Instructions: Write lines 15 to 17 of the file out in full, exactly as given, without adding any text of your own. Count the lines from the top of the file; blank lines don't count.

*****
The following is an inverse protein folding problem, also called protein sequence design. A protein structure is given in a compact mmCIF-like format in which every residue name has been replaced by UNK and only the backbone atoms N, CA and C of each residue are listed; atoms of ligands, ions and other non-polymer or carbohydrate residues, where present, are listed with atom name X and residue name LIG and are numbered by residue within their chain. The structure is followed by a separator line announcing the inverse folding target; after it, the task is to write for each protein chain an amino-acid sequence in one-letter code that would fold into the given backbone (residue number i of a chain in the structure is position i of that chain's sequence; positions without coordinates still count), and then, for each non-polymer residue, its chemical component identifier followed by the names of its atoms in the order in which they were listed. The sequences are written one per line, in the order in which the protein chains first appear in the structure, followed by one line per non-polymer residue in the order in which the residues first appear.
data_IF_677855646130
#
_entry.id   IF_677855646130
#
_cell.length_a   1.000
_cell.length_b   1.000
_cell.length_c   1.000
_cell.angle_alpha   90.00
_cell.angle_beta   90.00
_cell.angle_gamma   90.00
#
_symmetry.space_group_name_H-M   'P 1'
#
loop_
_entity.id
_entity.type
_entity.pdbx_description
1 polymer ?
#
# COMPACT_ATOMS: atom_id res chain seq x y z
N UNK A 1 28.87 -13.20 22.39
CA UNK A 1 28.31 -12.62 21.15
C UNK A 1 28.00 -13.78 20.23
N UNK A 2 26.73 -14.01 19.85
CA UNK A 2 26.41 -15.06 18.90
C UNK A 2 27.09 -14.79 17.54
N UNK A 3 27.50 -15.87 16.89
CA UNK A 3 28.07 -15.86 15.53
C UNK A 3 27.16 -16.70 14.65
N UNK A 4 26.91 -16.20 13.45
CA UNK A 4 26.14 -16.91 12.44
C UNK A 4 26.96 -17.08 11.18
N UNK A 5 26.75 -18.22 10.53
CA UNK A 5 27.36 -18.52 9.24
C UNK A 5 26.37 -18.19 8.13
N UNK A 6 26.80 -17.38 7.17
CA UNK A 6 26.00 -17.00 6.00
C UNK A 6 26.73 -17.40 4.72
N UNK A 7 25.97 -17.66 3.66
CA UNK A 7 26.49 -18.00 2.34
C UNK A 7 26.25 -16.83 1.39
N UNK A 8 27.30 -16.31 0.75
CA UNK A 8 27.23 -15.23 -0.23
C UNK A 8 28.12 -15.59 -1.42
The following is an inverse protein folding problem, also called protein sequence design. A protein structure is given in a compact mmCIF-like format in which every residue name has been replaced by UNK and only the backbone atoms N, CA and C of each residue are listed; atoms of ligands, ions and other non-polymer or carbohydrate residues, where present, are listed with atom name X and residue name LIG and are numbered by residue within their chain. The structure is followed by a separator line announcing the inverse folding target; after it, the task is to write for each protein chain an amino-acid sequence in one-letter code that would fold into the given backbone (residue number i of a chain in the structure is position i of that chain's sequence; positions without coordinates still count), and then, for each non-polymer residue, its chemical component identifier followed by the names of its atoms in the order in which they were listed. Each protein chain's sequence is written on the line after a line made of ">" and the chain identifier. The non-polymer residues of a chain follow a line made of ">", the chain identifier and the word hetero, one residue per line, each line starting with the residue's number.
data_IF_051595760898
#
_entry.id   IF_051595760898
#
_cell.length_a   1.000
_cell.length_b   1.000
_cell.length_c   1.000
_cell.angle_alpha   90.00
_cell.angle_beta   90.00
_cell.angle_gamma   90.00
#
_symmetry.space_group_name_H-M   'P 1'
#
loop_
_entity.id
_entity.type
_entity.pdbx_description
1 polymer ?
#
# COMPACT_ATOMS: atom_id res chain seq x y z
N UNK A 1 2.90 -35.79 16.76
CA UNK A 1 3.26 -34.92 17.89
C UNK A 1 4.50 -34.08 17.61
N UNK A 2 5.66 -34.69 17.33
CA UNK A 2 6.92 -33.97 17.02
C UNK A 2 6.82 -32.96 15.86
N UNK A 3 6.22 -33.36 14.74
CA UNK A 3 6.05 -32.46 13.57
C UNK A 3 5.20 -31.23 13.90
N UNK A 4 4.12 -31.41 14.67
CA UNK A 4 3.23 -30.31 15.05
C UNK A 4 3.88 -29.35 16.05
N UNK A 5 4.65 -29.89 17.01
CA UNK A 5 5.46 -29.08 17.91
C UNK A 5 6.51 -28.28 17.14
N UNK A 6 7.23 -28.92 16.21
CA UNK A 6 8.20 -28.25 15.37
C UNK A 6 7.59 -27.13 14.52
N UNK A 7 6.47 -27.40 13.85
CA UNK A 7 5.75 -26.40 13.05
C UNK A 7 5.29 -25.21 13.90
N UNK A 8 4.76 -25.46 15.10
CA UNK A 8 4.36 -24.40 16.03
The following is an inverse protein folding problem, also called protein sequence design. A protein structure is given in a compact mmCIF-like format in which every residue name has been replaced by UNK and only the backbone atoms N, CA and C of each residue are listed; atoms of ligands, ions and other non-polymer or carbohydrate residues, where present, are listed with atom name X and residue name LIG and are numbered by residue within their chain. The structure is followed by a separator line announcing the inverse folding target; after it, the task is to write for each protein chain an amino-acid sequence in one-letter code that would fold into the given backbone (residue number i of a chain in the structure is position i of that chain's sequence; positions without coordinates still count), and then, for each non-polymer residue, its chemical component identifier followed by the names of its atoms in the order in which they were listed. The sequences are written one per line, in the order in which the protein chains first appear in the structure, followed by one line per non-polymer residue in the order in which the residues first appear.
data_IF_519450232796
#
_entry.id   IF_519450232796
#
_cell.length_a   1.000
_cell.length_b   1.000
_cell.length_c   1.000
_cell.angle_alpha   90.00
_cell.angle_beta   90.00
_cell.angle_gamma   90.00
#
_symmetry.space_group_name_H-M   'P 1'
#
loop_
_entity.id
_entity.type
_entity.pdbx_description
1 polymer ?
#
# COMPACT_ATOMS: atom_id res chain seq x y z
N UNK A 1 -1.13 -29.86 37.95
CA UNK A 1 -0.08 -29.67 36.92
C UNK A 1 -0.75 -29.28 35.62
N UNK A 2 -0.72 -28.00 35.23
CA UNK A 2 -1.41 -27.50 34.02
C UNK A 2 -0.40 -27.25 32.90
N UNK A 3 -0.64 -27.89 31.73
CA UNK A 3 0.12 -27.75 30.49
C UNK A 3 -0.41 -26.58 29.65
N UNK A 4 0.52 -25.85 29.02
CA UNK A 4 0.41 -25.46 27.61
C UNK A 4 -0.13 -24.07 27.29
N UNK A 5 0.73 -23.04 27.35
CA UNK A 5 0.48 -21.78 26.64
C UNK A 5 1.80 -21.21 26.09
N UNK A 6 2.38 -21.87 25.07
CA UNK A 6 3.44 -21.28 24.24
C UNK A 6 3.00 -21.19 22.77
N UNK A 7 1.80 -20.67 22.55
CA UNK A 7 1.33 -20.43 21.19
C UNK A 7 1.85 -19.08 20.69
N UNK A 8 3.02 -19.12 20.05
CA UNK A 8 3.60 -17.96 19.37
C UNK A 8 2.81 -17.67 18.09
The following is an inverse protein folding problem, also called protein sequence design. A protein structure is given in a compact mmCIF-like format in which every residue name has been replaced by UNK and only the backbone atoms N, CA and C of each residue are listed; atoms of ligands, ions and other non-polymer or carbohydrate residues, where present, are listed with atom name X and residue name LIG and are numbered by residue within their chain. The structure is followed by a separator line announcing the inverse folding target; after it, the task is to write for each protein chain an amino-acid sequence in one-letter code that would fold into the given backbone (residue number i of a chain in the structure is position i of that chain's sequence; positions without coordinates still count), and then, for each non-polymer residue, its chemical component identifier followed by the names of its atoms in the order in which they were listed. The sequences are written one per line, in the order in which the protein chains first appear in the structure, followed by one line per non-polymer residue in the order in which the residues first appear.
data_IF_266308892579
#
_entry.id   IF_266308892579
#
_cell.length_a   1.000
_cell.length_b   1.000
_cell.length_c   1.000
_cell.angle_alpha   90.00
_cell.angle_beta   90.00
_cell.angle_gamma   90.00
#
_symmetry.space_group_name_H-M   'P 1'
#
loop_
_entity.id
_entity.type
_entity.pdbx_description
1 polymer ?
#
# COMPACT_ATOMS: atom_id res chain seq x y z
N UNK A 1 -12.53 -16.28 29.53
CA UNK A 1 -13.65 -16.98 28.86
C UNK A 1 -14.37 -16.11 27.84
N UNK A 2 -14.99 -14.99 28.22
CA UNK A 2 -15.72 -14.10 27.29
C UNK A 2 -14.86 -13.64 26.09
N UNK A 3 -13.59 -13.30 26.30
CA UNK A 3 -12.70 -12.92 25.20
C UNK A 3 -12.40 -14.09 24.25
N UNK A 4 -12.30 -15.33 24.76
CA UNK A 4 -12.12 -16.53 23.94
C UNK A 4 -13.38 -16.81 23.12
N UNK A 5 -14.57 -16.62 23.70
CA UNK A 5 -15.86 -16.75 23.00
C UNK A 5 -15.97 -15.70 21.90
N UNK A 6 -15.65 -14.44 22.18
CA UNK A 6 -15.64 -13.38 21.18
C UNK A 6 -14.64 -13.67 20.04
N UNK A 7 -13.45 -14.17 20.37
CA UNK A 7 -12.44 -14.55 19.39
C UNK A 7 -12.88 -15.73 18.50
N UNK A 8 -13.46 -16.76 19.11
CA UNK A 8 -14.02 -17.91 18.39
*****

loop_
_entity.id
_entity.type